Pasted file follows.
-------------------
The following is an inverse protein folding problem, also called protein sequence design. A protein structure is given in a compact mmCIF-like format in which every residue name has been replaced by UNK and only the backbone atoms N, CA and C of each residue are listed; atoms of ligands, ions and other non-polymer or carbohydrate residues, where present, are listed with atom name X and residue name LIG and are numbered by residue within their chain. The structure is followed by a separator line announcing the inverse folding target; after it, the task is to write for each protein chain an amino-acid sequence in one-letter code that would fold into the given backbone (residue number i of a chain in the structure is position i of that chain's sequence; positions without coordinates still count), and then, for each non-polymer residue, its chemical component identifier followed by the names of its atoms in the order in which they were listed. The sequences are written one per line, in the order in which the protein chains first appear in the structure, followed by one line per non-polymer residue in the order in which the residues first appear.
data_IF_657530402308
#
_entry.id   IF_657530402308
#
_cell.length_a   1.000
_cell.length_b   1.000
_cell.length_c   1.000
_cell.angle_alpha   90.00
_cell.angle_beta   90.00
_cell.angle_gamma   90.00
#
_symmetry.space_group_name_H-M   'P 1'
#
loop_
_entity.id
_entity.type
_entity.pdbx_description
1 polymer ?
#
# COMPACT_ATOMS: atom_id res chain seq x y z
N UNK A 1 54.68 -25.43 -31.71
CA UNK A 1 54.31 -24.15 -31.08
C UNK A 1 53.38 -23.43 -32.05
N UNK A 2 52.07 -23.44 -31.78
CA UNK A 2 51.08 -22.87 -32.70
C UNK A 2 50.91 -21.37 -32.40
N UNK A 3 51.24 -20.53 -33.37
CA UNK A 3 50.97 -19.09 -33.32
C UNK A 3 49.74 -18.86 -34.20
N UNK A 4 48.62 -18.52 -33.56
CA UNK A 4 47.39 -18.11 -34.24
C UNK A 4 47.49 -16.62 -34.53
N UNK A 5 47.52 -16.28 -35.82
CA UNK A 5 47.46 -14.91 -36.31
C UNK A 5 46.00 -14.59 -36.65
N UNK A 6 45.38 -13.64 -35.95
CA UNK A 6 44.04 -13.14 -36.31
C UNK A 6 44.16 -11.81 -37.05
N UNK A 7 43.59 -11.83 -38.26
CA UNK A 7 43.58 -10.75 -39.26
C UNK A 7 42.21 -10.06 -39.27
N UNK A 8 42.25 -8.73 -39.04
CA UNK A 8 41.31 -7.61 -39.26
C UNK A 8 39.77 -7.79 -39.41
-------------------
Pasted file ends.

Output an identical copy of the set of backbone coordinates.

The following is an inverse protein folding problem, also called protein sequence design. A protein structure is given in a compact mmCIF-like format in which every residue name has been replaced by UNK and only the backbone atoms N, CA and C of each residue are listed; atoms of ligands, ions and other non-polymer or carbohydrate residues, where present, are listed with atom name X and residue name LIG and are numbered by residue within their chain. The structure is followed by a separator line announcing the inverse folding target; after it, the task is to write for each protein chain an amino-acid sequence in one-letter code that would fold into the given backbone (residue number i of a chain in the structure is position i of that chain's sequence; positions without coordinates still count), and then, for each non-polymer residue, its chemical component identifier followed by the names of its atoms in the order in which they were listed. The sequences are written one per line, in the order in which the protein chains first appear in the structure, followed by one line per non-polymer residue in the order in which the residues first appear.
data_IF_657530402308
#
_entry.id   IF_657530402308
#
_cell.length_a   1.000
_cell.length_b   1.000
_cell.length_c   1.000
_cell.angle_alpha   90.00
_cell.angle_beta   90.00
_cell.angle_gamma   90.00
#
_symmetry.space_group_name_H-M   'P 1'
#
loop_
_entity.id
_entity.type
_entity.pdbx_description
1 polymer ?
#
# COMPACT_ATOMS: atom_id res chain seq x y z
N UNK A 1 54.68 -25.43 -31.71
CA UNK A 1 54.31 -24.15 -31.08
C UNK A 1 53.38 -23.43 -32.05
N UNK A 2 52.07 -23.44 -31.78
CA UNK A 2 51.08 -22.87 -32.70
C UNK A 2 50.91 -21.37 -32.40
N UNK A 3 51.24 -20.53 -33.37
CA UNK A 3 50.97 -19.09 -33.32
C UNK A 3 49.74 -18.86 -34.20
N UNK A 4 48.62 -18.52 -33.56
CA UNK A 4 47.39 -18.11 -34.24
C UNK A 4 47.49 -16.62 -34.53
N UNK A 5 47.52 -16.28 -35.82
CA UNK A 5 47.46 -14.91 -36.31
C UNK A 5 46.00 -14.59 -36.65
N UNK A 6 45.38 -13.64 -35.95
CA UNK A 6 44.04 -13.14 -36.31
C UNK A 6 44.16 -11.81 -37.05
N UNK A 7 43.59 -11.83 -38.26
CA UNK A 7 43.58 -10.75 -39.26
C UNK A 7 42.21 -10.06 -39.27
N UNK A 8 42.25 -8.73 -39.04
CA UNK A 8 41.31 -7.61 -39.26
C UNK A 8 39.77 -7.79 -39.41